Today one of the greats in the business discussed China’s bold moves and warned that the implications for investors are enormous.
China’s Bold Moves
October 28 (King World News) – Stephen Leeb: “A remarkable aspect to President Xi Jingping’s opening address to the just-concluded 19th congress of China’s Communist Party was the astounding – and as you’ll see, well-founded – confidence with which Xi asserted that China would hold on to the much-disputed artificial islands it has created in the South China Sea…
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Stephen Leeb continues: “Xi called construction of the islands an achievement that was a highlight of his first five years. And he left no doubt that China will defend the now militarized islands it created when he stated:
“Our military must regard combat capability as the criterion to meet in all its work.”
The Implications For Investors Are Enormous
In other words, the U.S. be damned. China has told the world it can do whatever the hell it wants, and we can’t stop it. And one thing it wants is to get rid of the dollar as the primary currency used in trade, starting in the East and then in the world at large, a goal that is directly tied to those artificial islands. The implications for the U.S. – and investors – are enormous. Among other things, they hugely reinforce the case for gold.
According to the Center for Strategic and International Studies (CSIS), the construction, militarization, and continued control of those islands are critical to controlling trade in the East. Whoever has control of trade in the East can dictate the terms of that trade, including the currency in which it is conducted. Perhaps no issue has greater geopolitical and economic significance.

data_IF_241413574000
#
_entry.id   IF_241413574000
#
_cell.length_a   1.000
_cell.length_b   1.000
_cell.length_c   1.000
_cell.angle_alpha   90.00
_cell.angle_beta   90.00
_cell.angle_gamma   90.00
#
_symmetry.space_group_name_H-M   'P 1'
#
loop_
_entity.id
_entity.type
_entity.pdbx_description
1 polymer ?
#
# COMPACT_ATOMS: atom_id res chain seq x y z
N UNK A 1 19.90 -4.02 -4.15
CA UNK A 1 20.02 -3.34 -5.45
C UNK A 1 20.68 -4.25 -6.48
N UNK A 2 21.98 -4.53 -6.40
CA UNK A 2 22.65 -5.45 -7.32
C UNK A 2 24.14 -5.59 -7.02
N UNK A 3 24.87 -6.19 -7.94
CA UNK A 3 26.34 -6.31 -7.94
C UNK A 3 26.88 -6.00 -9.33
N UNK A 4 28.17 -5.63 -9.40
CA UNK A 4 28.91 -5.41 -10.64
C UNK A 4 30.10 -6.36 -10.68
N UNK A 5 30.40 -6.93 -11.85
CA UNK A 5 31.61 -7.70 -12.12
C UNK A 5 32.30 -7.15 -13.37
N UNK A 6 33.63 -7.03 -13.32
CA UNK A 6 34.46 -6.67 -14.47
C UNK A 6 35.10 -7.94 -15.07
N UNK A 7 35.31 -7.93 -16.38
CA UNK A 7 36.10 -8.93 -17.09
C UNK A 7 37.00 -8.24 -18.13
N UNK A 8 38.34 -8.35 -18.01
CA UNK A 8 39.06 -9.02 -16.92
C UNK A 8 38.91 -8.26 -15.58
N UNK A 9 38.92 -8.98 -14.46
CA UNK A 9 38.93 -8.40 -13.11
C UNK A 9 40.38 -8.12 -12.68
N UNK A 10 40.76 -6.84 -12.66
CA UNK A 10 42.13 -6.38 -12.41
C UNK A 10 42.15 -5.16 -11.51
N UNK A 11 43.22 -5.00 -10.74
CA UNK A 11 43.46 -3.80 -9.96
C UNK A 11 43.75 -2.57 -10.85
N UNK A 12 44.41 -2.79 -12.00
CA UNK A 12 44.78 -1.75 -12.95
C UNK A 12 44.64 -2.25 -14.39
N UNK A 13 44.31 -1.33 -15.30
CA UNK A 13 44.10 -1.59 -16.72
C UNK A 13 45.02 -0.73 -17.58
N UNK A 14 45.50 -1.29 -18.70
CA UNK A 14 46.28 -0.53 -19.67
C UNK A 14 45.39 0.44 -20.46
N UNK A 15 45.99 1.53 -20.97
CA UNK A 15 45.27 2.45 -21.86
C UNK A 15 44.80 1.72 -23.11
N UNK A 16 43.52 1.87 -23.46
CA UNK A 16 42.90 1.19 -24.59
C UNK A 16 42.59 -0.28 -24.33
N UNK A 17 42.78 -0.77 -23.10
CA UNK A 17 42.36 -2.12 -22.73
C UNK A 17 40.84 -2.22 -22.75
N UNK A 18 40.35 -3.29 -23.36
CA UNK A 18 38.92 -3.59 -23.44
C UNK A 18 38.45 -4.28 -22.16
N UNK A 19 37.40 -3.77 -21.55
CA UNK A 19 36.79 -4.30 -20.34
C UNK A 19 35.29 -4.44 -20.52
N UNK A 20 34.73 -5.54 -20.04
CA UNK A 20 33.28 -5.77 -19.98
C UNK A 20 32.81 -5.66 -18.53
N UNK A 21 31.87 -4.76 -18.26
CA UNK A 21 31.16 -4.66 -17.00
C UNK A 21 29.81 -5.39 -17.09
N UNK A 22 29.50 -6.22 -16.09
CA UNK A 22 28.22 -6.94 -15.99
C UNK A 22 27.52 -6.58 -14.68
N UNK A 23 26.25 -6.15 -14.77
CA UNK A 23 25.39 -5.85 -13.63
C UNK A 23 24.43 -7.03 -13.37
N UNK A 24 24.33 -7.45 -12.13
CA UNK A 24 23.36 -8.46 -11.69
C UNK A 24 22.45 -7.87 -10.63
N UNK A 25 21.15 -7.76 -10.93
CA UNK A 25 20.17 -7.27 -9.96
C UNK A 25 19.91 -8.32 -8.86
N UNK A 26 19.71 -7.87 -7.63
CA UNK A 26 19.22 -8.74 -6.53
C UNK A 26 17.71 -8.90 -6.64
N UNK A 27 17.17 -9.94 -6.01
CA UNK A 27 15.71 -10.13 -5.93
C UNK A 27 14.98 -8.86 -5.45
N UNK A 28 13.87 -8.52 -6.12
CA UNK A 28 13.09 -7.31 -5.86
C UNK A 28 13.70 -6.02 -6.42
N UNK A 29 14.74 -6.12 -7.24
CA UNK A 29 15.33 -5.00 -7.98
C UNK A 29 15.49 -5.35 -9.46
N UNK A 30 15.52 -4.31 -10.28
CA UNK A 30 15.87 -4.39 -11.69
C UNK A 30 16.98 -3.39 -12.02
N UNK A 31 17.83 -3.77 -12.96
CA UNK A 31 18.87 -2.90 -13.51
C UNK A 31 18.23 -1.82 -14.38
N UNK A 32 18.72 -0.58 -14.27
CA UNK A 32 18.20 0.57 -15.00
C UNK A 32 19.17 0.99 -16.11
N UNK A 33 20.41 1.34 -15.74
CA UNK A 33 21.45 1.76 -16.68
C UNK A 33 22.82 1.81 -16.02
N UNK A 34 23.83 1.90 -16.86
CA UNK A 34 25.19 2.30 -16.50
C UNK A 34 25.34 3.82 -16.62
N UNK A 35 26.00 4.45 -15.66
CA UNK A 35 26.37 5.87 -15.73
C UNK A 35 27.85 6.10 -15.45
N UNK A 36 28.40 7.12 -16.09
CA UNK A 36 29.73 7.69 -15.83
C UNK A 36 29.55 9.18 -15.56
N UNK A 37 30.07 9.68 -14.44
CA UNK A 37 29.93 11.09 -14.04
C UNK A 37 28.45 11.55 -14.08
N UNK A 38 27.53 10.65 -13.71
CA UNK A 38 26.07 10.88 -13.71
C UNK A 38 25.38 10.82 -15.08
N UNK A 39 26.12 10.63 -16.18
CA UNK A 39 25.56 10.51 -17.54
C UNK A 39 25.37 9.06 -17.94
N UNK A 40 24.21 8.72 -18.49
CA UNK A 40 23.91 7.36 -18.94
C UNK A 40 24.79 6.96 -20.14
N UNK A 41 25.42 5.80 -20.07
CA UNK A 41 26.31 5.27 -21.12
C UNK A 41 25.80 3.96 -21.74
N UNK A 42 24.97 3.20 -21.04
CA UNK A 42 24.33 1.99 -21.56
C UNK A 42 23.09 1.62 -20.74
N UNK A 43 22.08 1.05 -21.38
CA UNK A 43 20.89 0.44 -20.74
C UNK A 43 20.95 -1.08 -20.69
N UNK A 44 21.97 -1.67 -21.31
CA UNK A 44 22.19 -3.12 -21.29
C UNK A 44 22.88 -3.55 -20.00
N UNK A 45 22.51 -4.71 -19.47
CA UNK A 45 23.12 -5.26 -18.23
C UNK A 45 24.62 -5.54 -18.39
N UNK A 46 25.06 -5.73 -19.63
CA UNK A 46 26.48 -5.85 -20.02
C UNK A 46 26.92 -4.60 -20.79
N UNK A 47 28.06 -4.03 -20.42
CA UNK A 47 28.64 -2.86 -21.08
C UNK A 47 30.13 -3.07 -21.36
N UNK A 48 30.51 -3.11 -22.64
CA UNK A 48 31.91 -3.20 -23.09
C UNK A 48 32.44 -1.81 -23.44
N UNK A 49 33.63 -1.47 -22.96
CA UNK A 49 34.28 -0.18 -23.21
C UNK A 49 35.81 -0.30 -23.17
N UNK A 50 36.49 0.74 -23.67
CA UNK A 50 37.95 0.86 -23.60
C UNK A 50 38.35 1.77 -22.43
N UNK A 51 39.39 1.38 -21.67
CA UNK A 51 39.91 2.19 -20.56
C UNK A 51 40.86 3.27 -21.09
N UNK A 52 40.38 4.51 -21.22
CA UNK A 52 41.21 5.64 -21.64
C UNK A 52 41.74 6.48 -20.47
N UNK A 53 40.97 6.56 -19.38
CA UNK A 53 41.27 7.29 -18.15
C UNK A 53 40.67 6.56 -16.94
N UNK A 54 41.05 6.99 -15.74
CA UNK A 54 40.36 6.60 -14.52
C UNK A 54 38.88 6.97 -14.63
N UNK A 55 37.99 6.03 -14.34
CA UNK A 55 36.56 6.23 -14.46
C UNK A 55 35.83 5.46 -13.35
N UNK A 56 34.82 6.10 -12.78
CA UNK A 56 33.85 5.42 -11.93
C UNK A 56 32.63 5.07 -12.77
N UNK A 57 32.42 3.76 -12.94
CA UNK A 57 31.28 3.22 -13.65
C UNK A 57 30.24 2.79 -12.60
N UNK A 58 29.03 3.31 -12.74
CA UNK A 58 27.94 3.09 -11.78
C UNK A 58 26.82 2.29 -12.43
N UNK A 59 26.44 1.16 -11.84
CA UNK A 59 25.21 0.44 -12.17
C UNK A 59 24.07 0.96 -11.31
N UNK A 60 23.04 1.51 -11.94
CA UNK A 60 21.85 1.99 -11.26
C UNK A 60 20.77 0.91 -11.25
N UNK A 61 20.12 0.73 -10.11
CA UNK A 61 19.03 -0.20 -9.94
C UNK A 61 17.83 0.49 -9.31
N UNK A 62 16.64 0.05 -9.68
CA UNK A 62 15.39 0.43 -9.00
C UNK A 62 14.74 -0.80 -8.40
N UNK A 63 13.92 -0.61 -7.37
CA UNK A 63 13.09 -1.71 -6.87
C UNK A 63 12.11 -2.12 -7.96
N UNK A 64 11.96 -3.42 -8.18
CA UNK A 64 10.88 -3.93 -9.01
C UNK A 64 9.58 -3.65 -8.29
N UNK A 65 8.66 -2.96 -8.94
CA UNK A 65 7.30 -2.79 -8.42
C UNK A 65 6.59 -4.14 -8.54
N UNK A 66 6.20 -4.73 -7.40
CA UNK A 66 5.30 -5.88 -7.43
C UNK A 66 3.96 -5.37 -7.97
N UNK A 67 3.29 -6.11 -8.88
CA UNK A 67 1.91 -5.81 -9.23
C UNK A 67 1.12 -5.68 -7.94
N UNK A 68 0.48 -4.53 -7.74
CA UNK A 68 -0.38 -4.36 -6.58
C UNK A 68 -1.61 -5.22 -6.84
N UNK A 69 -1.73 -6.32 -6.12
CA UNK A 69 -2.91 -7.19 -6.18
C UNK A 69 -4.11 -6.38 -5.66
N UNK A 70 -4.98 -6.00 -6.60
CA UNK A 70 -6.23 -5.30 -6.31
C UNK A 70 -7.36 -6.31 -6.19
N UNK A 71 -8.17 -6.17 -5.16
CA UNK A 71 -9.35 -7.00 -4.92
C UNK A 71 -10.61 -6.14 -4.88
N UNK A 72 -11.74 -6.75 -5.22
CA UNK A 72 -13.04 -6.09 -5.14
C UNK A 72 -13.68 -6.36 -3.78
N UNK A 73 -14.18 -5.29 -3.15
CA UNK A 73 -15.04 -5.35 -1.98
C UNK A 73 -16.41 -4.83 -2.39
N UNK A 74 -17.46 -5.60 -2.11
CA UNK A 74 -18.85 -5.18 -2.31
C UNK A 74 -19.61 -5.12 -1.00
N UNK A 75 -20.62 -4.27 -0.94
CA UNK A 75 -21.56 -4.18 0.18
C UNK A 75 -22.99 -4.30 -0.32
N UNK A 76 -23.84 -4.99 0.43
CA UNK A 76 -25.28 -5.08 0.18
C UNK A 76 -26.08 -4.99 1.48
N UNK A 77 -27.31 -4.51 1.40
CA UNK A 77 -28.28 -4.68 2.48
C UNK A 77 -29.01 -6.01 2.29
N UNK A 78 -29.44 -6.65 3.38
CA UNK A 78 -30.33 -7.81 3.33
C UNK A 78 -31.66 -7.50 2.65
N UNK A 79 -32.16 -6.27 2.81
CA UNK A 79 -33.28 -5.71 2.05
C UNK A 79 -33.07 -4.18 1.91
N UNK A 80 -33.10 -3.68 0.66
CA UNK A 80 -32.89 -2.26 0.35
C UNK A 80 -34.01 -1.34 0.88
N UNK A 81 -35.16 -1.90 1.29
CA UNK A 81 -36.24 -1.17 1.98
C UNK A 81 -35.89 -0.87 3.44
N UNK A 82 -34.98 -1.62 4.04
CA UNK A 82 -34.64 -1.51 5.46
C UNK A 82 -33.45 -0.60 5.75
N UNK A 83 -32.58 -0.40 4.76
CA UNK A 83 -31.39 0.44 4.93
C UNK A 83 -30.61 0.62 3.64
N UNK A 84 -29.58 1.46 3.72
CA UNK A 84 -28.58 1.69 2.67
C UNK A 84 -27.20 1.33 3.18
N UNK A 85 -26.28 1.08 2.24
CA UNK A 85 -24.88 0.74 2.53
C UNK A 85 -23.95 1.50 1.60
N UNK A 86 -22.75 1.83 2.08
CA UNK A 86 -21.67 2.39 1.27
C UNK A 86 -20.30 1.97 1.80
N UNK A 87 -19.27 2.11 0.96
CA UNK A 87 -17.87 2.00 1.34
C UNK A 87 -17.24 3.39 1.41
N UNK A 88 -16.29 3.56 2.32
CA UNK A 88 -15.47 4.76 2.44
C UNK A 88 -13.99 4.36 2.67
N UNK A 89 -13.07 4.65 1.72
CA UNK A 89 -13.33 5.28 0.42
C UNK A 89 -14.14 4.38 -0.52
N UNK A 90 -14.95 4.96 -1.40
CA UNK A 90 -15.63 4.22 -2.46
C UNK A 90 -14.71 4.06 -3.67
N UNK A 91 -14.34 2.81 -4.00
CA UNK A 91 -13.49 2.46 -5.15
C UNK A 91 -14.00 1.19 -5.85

So what makes Xi so confident that he can flout the wishes of the U.S., which of course has long expressed its displeasure with the artificial islands? Secretary Tillerson did so a while back in his confirmation hearings when he said: “We’re going to have to send China a clear signal that … island building stops and … access to those islands is not going to be allowed.” More recently, commenting on the island building in an address to the CSIS, Tillerson said that China is “going to have to walk some of that back.”
But do we really have the guts, the will, and above all the capability to challenge Xi over islands that he considers a hallmark achievement and has vowed to defend, a vow that if broken would undermine all that he has accomplished? The evidence is strong that we don’t, and that we’ve lost the battle over the islands and along with it lost any meaningful say over Eastern trade.